Brushing does a good job of removing food particles from the surface of your teeth, but it can’t reach all areas of your teeth — specifically between your teeth, where bacteria and plaque can easily build up and cause problems. 

The Importance of Daily Flossing

The only way to reach these areas is through regular flossing. Flossing is an important part of every daily dental hygiene routine — but it’s one of the most neglected hygiene tasks. Until recently, traditional flossing was the only reliable way to clean between teeth. That is, until the Waterpik came onto the scene. 

What is a Waterpik and what makes it different? Is it more effective than traditional dental floss? Which do dentists recommend their patients use to help them maintain their dental health? Let’s explore the Waterpik vs. flossing debate, some of the advantages of each, and see which dentists prefer.

What is a Waterpik?

A Waterpik is a machine similar to a dental irrigation tool at your dentist’s office. The appliance uses electricity and a reservoir of water to force a pressurized stream of water through a small mouthpiece that can be directed at and between teeth to push food pieces, plaque, and particles awa. You can adjust the pressure and pulsation of the water stream to your comfort level. The Waterpik can be a little messy at first until you figure out how to use it, but with a bit of practice, it can be an effective tool to add to your dental hygiene routine. 

Waterpik vs. Flossing

The Waterpik is a useful appliance for many — but can it actually replace traditional flossing? Let’s compare the methods of using a Waterpik vs. flossing.

Waterpik

Using a Waterpik is effective at removing food pieces and helping keep your teeth clean. It comes with less discomfort than traditional floss, particularly if you’re not a regular flosser. The Waterpik is unlikely to cause your gums to bleed, except in extreme cases of sensitivity or inflammation. This appliance can help you to reach some areas of the mouth that are difficult with brushing and regular flossing, even under the gumline. The Waterpik is especially helpful if you have braces — it can easily get around brackets and under wires.

Disadvantages of a Waterpik

It’s important to note that the Waterpik is more expensive than dental floss. It also takes up space to store, and due to its size and reliance on electricity, it can’t travel with you. 

The Waterpik can be a valuable step of your dental hygiene routine — either to remove large particles prior to brushing, or to rinse your mouth after — but can’t completely replace flossing. It just isn’t as effective as floss at removing stubborn plaque. The movement of actual dental floss is necessary to dislodge some particles, and the scraping action of floss removes plaque more effectively than a targeted stream of water.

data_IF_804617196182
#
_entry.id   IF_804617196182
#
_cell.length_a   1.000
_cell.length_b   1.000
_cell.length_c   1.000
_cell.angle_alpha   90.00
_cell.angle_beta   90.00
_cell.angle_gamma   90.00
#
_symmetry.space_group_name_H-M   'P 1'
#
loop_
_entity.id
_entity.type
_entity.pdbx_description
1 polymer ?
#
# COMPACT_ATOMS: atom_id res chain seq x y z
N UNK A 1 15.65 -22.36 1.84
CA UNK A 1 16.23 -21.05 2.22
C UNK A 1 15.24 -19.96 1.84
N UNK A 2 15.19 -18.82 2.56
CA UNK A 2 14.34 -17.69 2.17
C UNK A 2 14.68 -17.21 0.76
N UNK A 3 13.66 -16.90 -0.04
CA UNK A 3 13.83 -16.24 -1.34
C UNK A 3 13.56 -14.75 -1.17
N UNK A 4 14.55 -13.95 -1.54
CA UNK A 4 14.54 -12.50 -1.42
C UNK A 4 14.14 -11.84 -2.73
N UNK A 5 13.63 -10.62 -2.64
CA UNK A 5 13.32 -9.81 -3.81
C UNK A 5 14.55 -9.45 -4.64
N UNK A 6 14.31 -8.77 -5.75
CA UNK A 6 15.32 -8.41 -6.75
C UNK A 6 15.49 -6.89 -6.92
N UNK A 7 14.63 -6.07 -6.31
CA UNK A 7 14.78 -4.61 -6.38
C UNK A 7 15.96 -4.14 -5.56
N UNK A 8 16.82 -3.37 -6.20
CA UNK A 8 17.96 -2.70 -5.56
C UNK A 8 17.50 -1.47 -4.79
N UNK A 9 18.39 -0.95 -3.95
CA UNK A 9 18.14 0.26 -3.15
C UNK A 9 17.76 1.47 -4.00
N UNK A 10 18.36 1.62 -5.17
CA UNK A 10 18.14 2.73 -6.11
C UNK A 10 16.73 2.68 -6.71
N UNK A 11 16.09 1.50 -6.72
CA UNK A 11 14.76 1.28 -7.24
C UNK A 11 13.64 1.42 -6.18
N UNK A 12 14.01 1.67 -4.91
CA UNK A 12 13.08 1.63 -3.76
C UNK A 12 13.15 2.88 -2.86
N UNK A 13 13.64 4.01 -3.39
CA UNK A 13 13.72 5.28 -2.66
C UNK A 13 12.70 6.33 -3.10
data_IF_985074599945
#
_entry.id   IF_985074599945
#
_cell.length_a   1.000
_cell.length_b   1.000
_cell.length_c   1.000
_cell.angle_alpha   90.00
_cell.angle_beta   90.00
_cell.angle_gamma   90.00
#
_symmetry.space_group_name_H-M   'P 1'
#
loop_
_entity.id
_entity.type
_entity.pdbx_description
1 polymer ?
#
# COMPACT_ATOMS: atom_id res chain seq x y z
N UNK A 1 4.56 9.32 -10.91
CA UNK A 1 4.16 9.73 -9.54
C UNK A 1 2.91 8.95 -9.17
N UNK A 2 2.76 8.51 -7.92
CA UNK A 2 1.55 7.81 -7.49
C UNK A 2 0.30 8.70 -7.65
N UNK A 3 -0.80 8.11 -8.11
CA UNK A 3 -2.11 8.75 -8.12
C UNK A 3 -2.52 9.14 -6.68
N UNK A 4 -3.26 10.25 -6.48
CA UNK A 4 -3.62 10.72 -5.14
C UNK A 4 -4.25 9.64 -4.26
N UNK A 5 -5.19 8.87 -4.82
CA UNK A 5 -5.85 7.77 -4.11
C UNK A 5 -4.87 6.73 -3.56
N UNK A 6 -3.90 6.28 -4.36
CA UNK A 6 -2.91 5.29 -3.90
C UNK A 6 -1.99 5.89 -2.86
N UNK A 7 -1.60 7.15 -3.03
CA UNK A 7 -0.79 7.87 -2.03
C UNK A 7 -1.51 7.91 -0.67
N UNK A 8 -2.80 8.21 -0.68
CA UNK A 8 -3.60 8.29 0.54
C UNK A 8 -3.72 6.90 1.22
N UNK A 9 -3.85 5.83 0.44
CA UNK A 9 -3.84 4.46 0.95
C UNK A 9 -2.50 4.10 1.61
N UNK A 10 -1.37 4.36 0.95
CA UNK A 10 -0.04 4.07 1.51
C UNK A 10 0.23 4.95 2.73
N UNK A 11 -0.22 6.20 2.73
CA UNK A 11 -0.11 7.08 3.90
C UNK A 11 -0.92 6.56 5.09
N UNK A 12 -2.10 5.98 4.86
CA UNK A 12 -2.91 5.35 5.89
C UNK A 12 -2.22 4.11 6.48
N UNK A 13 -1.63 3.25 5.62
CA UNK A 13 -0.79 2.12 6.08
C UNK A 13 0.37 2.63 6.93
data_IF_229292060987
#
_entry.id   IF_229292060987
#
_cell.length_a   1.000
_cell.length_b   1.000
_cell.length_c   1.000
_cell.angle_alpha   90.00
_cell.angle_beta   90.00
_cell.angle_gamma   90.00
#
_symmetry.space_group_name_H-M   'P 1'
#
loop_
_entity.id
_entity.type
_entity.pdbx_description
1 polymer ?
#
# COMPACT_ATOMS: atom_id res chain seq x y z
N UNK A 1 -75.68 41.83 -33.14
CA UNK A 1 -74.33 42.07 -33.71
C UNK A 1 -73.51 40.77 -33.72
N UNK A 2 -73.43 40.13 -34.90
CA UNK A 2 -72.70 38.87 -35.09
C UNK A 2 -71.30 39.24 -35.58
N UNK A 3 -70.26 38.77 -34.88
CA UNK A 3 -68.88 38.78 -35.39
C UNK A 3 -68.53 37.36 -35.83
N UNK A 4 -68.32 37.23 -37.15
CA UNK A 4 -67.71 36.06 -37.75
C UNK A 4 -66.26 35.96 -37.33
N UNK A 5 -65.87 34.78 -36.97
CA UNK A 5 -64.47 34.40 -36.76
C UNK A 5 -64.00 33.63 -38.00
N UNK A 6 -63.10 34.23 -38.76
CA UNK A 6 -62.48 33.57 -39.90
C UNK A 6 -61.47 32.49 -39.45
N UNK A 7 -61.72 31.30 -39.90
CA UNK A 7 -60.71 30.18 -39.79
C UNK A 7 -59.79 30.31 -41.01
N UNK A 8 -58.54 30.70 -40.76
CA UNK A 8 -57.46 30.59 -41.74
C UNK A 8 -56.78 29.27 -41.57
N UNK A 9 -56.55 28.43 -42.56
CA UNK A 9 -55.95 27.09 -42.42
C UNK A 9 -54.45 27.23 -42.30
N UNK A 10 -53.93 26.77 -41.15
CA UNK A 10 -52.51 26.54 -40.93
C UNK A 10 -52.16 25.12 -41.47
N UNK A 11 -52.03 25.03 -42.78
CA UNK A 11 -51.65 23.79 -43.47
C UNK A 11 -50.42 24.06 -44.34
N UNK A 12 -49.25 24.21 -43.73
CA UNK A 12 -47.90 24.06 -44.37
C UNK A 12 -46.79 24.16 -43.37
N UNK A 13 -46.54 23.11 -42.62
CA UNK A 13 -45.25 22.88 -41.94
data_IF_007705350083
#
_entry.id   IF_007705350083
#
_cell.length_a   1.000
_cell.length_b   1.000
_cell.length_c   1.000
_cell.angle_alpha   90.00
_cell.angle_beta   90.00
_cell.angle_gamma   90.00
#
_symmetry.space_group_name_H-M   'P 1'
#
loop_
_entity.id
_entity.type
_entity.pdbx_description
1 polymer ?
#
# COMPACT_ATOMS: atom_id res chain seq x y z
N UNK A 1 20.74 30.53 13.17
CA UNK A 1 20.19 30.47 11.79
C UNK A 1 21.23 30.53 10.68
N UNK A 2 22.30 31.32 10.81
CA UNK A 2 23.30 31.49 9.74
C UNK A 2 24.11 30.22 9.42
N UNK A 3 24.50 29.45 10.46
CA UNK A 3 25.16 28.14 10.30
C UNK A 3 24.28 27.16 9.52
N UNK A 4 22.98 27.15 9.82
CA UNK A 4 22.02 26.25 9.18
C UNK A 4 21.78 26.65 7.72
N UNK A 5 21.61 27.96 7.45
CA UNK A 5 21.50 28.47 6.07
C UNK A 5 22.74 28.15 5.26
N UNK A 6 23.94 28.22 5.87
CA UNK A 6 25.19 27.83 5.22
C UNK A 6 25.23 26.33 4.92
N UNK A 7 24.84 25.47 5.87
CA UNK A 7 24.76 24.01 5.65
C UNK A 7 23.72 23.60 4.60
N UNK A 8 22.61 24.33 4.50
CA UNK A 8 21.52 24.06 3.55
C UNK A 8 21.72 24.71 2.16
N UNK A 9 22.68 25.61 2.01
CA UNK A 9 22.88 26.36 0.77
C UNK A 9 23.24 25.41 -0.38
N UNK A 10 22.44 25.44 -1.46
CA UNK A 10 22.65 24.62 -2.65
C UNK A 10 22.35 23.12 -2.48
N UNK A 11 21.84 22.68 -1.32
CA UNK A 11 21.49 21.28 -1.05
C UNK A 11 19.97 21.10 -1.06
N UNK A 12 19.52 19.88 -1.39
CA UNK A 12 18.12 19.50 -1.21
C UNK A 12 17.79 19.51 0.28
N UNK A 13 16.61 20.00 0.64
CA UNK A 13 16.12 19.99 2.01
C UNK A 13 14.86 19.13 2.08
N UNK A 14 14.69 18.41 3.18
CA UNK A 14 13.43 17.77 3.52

For these reasons, even if you’re a dedicated Waterpik user, it’s a good idea to keep some traditional floss on hand to use occasionally, either to follow up after brushing and rinsing, or to check the effectiveness of your Waterpik technique.

Flossing

Flossing the traditional way involves using a thin strand of string between your teeth. You hold an end between your fingers of each hand, and move the string back and forth between teeth and around the base of each tooth to remove lodged food pieces, plaque, and bacteria. 

Traditional flossing is very effective when done regularly. It’s able to get pretty much anywhere between and around teeth. In many cases, it can get at difficult-to-remove plaque better than the Waterpik. In regards to the potential discomfort, if you floss every day, your gums won’t be sensitive or prone to bleeding. 

If you have braces, traditional flossing is a little more complicated. It requires the use of a special flexible “needle” from your dentist to thread the floss under the wires. Any additional steps or complications to flossing are going to make you less likely to do it regularly. 

Waterpik vs. Flossing: What Dentists Recommend

Flossing is difficult for most adults to keep up with. Often, the less flossing is a part of a daily routine, the smaller the chance it ever will be. This is because the less often you floss, the more sensitive your gums will be next time you go to complete the task. If the process is uncomfortable, painful, or causes your gums to bleed, there’s not much chance you’ll want to continue, and you’ll be prone to skipping this important dental hygiene step in the future. 

For this reason, dentists tend to recommend whichever flossing method — Waterpik vs. flossing — you’ll be most likely to keep up with on a regular basis. For many, the Waterpik is more comfortable and easy to get used to, so it’s not hard to make it part of their routine. Others, however, prefer the simplicity and zero-mess quality of dental floss. As long as you’re doing a thorough job of brushing and flossing, your dentist will be happy to see cleaner, healthier teeth at your regular dental cleaning appointments. 

Been awhile since you’ve flossed or picked up that Waterpik? Call Creason, Weber & Mountford to get your next cleaning on the schedule.